Because this is the first lesson and I don't really know what people will struggle with or perhaps need to work on (and maybe there won't really be anything too hard in this lesson, since most of the students are ethnically Chinese and already speak Cantonese to varying degrees with family and friends), I won't spend much time this week pointing out any specific vocabulary items -- other than to suggest that you should all memorize the vocabulary for Lesson 16. These are good words, even if you don't have any interest in playing Mahjong or going swimming.

Following a review of vocabulary, I read the Recapitulation of the dialogue and asked you all to listen. Everyone pretty much seemed to understand the gist of what I read and most people also picked up on the specifics of the conversation as well. This was an excellent sign. Yay.

From here, we went through the Build Up section, where I read phrases and sentences at a time rather than entire lines of dialogue at a time. With one exception, everyone was able to repeat everything I said without issue, which was very encouraging.

This means that you are all at the right level in our ALESN curriculum, and that you might want to also consider taking Hung's Cantonese 2 class earlier on Saturdays, if you have time. He uses a different, in some ways more advanced, textbook with very interesting dialogues and vocabulary. This past Saturday, for example, he covered a conversation about fashion, specifically about purchasing a hat in a women's clothing store.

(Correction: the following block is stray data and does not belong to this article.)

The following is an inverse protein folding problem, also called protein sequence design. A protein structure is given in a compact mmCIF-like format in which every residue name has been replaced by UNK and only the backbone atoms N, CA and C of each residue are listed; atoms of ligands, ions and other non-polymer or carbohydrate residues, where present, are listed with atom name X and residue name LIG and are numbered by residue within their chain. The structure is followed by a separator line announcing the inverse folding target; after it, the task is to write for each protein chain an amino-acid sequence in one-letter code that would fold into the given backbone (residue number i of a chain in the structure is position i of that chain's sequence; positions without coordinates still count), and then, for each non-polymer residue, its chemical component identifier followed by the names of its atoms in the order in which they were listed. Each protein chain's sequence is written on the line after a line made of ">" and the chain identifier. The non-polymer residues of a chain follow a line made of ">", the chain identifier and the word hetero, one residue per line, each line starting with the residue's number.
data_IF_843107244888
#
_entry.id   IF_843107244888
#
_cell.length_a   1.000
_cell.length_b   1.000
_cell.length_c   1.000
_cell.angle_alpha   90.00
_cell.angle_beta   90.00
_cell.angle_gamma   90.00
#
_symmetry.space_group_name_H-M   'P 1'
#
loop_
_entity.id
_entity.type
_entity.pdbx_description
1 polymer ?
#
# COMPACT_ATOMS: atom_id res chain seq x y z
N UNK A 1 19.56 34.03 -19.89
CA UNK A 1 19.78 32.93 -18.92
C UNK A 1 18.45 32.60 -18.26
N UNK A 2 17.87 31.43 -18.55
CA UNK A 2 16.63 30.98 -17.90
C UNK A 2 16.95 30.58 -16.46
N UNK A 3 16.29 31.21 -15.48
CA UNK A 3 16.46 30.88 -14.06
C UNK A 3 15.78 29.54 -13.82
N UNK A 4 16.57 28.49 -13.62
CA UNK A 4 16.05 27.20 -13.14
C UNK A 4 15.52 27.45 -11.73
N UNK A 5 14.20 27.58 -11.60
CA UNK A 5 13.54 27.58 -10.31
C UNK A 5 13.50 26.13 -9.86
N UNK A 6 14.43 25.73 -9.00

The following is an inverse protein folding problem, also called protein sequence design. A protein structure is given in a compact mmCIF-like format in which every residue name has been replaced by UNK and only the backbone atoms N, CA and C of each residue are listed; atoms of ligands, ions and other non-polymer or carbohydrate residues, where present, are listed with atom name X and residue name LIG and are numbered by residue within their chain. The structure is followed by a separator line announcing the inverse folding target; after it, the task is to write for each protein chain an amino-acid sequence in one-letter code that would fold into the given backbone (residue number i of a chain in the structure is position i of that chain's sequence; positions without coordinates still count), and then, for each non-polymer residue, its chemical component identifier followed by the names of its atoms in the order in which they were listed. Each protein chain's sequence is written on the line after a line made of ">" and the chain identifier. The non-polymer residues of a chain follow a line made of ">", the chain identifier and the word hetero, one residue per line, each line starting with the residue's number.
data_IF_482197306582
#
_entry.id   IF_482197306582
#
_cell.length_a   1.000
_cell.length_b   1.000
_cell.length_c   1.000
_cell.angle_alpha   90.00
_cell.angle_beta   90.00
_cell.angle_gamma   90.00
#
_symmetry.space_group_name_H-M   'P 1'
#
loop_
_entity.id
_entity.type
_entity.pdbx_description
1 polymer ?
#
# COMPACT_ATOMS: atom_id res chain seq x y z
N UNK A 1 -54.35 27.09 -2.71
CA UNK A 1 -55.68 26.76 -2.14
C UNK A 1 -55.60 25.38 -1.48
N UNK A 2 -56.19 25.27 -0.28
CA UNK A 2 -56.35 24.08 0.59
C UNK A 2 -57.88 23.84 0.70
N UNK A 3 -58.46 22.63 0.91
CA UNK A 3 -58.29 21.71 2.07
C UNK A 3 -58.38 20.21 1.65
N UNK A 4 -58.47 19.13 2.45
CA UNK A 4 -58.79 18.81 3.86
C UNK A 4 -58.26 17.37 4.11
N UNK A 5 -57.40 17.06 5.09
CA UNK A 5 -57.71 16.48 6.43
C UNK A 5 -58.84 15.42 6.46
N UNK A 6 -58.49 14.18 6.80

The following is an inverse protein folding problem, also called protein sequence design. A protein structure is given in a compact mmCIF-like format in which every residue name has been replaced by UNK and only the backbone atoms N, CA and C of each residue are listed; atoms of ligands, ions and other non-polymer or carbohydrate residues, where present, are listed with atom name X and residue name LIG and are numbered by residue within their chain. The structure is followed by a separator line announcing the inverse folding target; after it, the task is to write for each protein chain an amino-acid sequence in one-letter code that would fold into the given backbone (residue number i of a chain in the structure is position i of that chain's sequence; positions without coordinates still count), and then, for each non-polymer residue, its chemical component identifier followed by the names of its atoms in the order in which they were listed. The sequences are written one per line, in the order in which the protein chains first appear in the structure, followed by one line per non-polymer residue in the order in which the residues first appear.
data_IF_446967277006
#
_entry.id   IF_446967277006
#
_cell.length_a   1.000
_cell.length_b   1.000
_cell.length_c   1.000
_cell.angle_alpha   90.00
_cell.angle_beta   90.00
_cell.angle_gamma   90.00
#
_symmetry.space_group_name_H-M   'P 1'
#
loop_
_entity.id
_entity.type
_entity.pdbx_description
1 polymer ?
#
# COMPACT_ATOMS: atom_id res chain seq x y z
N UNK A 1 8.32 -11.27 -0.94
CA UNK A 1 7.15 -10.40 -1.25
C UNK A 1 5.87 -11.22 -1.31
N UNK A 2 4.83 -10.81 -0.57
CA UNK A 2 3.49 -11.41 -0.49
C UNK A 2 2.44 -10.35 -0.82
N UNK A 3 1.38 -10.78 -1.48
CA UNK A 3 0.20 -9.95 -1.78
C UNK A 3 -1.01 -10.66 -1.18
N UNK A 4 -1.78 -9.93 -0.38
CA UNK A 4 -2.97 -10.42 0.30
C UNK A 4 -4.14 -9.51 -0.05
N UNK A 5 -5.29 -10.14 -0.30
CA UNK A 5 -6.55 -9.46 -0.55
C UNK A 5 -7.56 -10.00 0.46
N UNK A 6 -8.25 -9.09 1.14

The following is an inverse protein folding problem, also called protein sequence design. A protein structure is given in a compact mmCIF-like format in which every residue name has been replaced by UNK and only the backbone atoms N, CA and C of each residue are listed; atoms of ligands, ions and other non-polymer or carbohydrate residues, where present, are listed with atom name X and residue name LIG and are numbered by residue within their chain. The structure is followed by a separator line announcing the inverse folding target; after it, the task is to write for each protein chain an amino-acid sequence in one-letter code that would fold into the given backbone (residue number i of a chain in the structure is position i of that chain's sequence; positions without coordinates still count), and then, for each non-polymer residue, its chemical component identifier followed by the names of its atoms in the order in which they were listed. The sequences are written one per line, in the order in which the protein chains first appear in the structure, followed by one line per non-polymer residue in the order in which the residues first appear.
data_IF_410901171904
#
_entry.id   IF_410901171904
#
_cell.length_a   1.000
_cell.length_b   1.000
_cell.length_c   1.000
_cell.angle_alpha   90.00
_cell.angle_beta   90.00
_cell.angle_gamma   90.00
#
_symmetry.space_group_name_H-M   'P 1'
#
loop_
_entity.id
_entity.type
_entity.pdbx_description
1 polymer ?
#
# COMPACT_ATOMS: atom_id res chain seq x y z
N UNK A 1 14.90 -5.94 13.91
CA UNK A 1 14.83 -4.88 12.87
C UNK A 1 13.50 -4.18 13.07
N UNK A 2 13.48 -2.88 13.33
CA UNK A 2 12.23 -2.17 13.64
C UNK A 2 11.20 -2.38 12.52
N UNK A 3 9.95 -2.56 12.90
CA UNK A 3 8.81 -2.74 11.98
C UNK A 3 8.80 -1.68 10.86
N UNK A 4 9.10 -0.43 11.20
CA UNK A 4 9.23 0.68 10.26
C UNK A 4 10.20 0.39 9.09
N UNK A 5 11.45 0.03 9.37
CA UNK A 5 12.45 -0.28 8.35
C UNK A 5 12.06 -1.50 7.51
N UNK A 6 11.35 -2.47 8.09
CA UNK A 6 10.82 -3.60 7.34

Topics of interest in our own Lesson 16 Dialogue 1 will be covered below in the INSIGHTS section of this blog entry.


In order of their appearance in the dialogue, let me point out some items of interest that you should all pay attention to, some of which we will cover as specific grammar items next week:
  • GWO3 HOI2 = "cross the sea" = traveling from Hong Kong Island to Kowloon or vice versa via Star Ferry, etc.
  • HAAHNG4 GUNG1 SI1 = "walk store or shopping mall" = window shopping
  • DA2 FO2 GEI1 = "hit fire machine" = old style Zippo lighter for smoking. Don't you love how Chinese words are put together? As an outsider learning this language at ALESN and on my own, I am always fascinated by the words that Chinese people have created to explain Western concepts and items. Another great one is the word for roller coaster (not covered in this lesson), which translates to "across or through the mountain car" -- which is exactly what a roller coaster does, if you think about it...
  • Mouh5 maaih5 dou3 daih6 yi6 di1 yeh5 aah4? The use of AAH4 as a sentence final question particle expressing a rhetorical or "you didn, did you?" or "that's right, isn't it?" meaning.